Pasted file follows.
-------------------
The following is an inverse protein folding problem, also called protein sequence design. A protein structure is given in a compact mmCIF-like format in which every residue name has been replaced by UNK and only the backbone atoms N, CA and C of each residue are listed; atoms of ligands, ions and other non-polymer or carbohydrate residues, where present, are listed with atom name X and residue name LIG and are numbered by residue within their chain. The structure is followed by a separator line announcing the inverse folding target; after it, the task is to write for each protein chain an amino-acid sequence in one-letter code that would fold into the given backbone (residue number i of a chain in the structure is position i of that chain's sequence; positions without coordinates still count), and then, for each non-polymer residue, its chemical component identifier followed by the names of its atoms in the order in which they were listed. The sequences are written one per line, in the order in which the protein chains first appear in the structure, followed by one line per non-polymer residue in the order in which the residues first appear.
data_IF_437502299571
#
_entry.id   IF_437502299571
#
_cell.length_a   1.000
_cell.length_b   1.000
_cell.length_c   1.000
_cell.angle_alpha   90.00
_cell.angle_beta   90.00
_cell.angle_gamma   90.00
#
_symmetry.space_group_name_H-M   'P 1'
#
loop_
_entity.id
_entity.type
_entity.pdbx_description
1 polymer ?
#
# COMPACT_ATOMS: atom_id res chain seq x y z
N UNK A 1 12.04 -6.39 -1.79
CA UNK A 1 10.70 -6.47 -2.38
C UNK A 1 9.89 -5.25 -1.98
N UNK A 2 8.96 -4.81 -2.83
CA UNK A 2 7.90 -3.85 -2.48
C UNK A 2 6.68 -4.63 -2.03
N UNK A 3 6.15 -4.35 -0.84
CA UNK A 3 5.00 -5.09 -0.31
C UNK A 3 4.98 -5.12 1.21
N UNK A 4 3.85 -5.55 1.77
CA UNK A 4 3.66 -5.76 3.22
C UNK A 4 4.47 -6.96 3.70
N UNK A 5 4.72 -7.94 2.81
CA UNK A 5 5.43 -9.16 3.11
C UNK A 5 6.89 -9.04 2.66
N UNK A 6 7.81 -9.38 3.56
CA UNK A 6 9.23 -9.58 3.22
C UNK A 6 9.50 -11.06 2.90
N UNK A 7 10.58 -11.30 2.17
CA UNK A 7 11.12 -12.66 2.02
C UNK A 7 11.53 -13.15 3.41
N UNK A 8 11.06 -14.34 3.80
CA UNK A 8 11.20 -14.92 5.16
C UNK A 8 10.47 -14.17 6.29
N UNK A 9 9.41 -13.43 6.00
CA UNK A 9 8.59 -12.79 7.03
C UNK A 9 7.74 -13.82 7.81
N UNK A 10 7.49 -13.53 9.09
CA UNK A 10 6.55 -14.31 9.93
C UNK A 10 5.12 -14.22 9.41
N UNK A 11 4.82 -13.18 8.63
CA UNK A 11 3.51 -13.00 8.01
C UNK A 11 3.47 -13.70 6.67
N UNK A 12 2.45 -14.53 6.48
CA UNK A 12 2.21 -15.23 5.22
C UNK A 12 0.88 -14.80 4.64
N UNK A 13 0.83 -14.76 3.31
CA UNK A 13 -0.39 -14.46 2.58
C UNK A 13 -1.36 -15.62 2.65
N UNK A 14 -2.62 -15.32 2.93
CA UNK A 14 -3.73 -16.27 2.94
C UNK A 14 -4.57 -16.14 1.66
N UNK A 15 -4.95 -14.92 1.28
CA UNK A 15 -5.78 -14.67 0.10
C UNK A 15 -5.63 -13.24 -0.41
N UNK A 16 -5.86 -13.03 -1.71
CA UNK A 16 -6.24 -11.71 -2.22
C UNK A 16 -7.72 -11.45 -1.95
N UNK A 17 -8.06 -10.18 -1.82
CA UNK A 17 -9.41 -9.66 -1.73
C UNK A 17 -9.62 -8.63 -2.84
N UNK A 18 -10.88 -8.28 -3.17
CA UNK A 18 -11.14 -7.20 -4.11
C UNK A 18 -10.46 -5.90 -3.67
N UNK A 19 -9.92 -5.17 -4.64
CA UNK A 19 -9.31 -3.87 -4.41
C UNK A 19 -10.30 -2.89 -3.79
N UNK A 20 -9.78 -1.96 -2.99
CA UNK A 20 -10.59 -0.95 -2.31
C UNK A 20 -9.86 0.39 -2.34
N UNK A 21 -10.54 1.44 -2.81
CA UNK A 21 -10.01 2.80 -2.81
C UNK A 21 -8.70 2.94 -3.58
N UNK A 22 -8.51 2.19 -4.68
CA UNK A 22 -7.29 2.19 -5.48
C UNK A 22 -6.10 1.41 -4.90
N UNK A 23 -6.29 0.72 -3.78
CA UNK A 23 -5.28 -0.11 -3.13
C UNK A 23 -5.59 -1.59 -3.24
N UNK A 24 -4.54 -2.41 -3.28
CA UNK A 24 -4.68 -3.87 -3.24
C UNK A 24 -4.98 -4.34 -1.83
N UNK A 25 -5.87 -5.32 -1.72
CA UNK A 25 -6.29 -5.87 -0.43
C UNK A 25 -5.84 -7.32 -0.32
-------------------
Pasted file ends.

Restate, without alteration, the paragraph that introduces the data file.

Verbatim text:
The following is an inverse protein folding problem, also called protein sequence design. A protein structure is given in a compact mmCIF-like format in which every residue name has been replaced by UNK and only the backbone atoms N, CA and C of each residue are listed; atoms of ligands, ions and other non-polymer or carbohydrate residues, where present, are listed with atom name X and residue name LIG and are numbered by residue within their chain. The structure is followed by a separator line announcing the inverse folding target; after it, the task is to write for each protein chain an amino-acid sequence in one-letter code that would fold into the given backbone (residue number i of a chain in the structure is position i of that chain's sequence; positions without coordinates still count), and then, for each non-polymer residue, its chemical component identifier followed by the names of its atoms in the order in which they were listed. The sequences are written one per line, in the order in which the protein chains first appear in the structure, followed by one line per non-polymer residue in the order in which the residues first appear.